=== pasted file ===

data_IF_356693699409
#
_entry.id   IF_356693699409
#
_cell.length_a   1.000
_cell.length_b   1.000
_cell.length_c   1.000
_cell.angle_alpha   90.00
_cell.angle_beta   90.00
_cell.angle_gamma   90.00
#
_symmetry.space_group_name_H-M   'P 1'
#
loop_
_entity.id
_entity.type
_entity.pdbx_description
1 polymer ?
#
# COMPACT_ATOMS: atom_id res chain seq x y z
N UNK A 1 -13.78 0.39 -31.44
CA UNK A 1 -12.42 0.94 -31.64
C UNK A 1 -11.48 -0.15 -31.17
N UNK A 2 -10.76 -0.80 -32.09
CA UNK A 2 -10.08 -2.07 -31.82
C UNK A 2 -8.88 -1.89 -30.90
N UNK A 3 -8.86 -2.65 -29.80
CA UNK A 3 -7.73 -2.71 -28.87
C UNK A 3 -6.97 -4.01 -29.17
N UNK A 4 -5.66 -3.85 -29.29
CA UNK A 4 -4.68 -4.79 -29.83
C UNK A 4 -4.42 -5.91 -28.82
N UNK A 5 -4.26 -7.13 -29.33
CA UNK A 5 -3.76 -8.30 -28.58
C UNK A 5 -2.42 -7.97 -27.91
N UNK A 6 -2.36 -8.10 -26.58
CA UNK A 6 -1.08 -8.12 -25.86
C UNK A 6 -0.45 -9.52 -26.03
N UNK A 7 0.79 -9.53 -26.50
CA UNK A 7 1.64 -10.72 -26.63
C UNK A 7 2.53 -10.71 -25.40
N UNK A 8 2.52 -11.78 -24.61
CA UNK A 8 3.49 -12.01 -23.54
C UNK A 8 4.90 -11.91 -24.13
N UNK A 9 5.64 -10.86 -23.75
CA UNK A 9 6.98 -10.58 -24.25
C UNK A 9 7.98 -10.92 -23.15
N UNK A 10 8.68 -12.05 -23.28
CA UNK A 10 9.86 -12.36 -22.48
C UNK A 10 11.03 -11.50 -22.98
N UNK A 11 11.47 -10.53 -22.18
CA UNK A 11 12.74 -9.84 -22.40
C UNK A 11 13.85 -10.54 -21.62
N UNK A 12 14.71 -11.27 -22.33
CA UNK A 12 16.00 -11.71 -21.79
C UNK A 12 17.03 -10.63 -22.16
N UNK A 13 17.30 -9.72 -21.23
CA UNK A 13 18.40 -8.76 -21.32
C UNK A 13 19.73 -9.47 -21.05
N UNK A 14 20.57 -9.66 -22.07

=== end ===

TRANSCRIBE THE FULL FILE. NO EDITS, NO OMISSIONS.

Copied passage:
data_IF_356693699409
#
_entry.id   IF_356693699409
#
_cell.length_a   1.000
_cell.length_b   1.000
_cell.length_c   1.000
_cell.angle_alpha   90.00
_cell.angle_beta   90.00
_cell.angle_gamma   90.00
#
_symmetry.space_group_name_H-M   'P 1'
#
loop_
_entity.id
_entity.type
_entity.pdbx_description
1 polymer ?
#
# COMPACT_ATOMS: atom_id res chain seq x y z
N UNK A 1 -13.78 0.39 -31.44
CA UNK A 1 -12.42 0.94 -31.64
C UNK A 1 -11.48 -0.15 -31.17
N UNK A 2 -10.76 -0.80 -32.09
CA UNK A 2 -10.08 -2.07 -31.82
C UNK A 2 -8.88 -1.89 -30.90
N UNK A 3 -8.86 -2.65 -29.80
CA UNK A 3 -7.73 -2.71 -28.87
C UNK A 3 -6.97 -4.01 -29.17
N UNK A 4 -5.66 -3.85 -29.29
CA UNK A 4 -4.68 -4.79 -29.83
C UNK A 4 -4.42 -5.91 -28.82
N UNK A 5 -4.26 -7.13 -29.33
CA UNK A 5 -3.76 -8.30 -28.58
C UNK A 5 -2.42 -7.97 -27.91
N UNK A 6 -2.36 -8.10 -26.58
CA UNK A 6 -1.08 -8.12 -25.86
C UNK A 6 -0.45 -9.52 -26.03
N UNK A 7 0.79 -9.53 -26.50
CA UNK A 7 1.64 -10.72 -26.63
C UNK A 7 2.53 -10.71 -25.40
N UNK A 8 2.52 -11.78 -24.61
CA UNK A 8 3.49 -12.01 -23.54
C UNK A 8 4.90 -11.91 -24.13
N UNK A 9 5.64 -10.86 -23.75
CA UNK A 9 6.98 -10.58 -24.25
C UNK A 9 7.98 -10.92 -23.15
N UNK A 10 8.68 -12.05 -23.28
CA UNK A 10 9.86 -12.36 -22.48
C UNK A 10 11.03 -11.50 -22.98
N UNK A 11 11.47 -10.53 -22.18
CA UNK A 11 12.74 -9.84 -22.40
C UNK A 11 13.85 -10.54 -21.62
N UNK A 12 14.71 -11.27 -22.33
CA UNK A 12 16.00 -11.71 -21.79
C UNK A 12 17.03 -10.63 -22.16
N UNK A 13 17.30 -9.72 -21.23
CA UNK A 13 18.40 -8.76 -21.32
C UNK A 13 19.73 -9.47 -21.05
N UNK A 14 20.57 -9.66 -22.07